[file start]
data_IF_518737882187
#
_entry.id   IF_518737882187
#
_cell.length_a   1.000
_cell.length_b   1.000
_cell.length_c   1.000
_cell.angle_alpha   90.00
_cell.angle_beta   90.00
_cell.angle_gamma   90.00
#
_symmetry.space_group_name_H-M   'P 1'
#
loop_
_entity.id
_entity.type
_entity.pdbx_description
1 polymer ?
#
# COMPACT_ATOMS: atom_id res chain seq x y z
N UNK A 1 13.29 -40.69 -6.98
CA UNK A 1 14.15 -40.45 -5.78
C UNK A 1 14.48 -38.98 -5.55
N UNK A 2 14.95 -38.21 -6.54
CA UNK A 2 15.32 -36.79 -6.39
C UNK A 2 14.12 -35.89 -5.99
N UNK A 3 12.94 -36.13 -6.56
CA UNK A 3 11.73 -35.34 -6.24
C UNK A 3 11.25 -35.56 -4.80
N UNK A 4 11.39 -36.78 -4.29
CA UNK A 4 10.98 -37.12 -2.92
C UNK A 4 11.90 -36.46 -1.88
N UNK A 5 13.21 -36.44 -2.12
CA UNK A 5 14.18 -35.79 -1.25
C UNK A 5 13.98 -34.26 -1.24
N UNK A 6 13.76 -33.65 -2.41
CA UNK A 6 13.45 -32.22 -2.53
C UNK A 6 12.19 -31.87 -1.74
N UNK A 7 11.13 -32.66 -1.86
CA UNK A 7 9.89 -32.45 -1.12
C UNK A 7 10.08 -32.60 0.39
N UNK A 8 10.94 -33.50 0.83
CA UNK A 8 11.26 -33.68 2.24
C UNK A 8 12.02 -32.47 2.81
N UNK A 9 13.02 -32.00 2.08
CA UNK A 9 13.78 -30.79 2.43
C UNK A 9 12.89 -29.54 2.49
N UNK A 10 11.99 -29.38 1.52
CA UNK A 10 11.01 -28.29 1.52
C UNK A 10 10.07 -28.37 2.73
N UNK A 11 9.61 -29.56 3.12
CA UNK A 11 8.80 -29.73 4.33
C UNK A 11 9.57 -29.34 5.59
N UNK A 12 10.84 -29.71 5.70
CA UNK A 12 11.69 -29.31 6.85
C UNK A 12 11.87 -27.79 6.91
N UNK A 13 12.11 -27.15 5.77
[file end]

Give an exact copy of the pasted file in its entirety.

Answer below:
data_IF_518737882187
#
_entry.id   IF_518737882187
#
_cell.length_a   1.000
_cell.length_b   1.000
_cell.length_c   1.000
_cell.angle_alpha   90.00
_cell.angle_beta   90.00
_cell.angle_gamma   90.00
#
_symmetry.space_group_name_H-M   'P 1'
#
loop_
_entity.id
_entity.type
_entity.pdbx_description
1 polymer ?
#
# COMPACT_ATOMS: atom_id res chain seq x y z
N UNK A 1 13.29 -40.69 -6.98
CA UNK A 1 14.15 -40.45 -5.78
C UNK A 1 14.48 -38.98 -5.55
N UNK A 2 14.95 -38.21 -6.54
CA UNK A 2 15.32 -36.79 -6.39
C UNK A 2 14.12 -35.89 -5.99
N UNK A 3 12.94 -36.13 -6.56
CA UNK A 3 11.73 -35.34 -6.24
C UNK A 3 11.25 -35.56 -4.80
N UNK A 4 11.39 -36.78 -4.29
CA UNK A 4 10.98 -37.12 -2.92
C UNK A 4 11.90 -36.46 -1.88
N UNK A 5 13.21 -36.44 -2.12
CA UNK A 5 14.18 -35.79 -1.25
C UNK A 5 13.98 -34.26 -1.24
N UNK A 6 13.76 -33.65 -2.41
CA UNK A 6 13.45 -32.22 -2.53
C UNK A 6 12.19 -31.87 -1.74
N UNK A 7 11.13 -32.66 -1.86
CA UNK A 7 9.89 -32.45 -1.12
C UNK A 7 10.08 -32.60 0.39
N UNK A 8 10.94 -33.50 0.83
CA UNK A 8 11.26 -33.68 2.24
C UNK A 8 12.02 -32.47 2.81
N UNK A 9 13.02 -32.00 2.08
CA UNK A 9 13.78 -30.79 2.43
C UNK A 9 12.89 -29.54 2.49
N UNK A 10 11.99 -29.38 1.52
CA UNK A 10 11.01 -28.29 1.52
C UNK A 10 10.07 -28.37 2.73
N UNK A 11 9.61 -29.56 3.12
CA UNK A 11 8.80 -29.73 4.33
C UNK A 11 9.57 -29.34 5.59
N UNK A 12 10.84 -29.71 5.70
CA UNK A 12 11.69 -29.31 6.85
C UNK A 12 11.87 -27.79 6.91
N UNK A 13 12.11 -27.15 5.77